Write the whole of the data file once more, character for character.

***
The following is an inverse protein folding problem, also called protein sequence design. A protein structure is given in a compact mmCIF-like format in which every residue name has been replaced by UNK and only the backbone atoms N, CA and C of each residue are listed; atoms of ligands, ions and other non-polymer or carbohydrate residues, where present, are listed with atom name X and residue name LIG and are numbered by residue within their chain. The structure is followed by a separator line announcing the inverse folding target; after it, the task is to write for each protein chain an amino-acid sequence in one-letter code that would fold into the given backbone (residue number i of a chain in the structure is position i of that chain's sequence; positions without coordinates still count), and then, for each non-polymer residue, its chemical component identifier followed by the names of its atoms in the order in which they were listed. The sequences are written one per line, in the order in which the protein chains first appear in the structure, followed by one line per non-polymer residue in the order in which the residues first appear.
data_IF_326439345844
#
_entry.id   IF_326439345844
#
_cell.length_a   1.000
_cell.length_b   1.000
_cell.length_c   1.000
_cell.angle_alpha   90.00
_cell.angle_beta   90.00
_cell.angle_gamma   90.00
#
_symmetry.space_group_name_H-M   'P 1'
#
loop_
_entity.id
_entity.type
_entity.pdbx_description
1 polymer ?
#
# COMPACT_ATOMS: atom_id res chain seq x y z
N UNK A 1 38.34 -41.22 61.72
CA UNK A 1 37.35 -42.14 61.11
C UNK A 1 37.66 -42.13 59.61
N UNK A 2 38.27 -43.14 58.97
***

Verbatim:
The following is an inverse protein folding problem, also called protein sequence design. A protein structure is given in a compact mmCIF-like format in which every residue name has been replaced by UNK and only the backbone atoms N, CA and C of each residue are listed; atoms of ligands, ions and other non-polymer or carbohydrate residues, where present, are listed with atom name X and residue name LIG and are numbered by residue within their chain. The structure is followed by a separator line announcing the inverse folding target; after it, the task is to write for each protein chain an amino-acid sequence in one-letter code that would fold into the given backbone (residue number i of a chain in the structure is position i of that chain's sequence; positions without coordinates still count), and then, for each non-polymer residue, its chemical component identifier followed by the names of its atoms in the order in which they were listed. The sequences are written one per line, in the order in which the protein chains first appear in the structure, followed by one line per non-polymer residue in the order in which the residues first appear.
data_IF_326439345844
#
_entry.id   IF_326439345844
#
_cell.length_a   1.000
_cell.length_b   1.000
_cell.length_c   1.000
_cell.angle_alpha   90.00
_cell.angle_beta   90.00
_cell.angle_gamma   90.00
#
_symmetry.space_group_name_H-M   'P 1'
#
loop_
_entity.id
_entity.type
_entity.pdbx_description
1 polymer ?
#
# COMPACT_ATOMS: atom_id res chain seq x y z
N UNK A 1 38.34 -41.22 61.72
CA UNK A 1 37.35 -42.14 61.11
C UNK A 1 37.66 -42.13 59.61
N UNK A 2 38.27 -43.14 58.97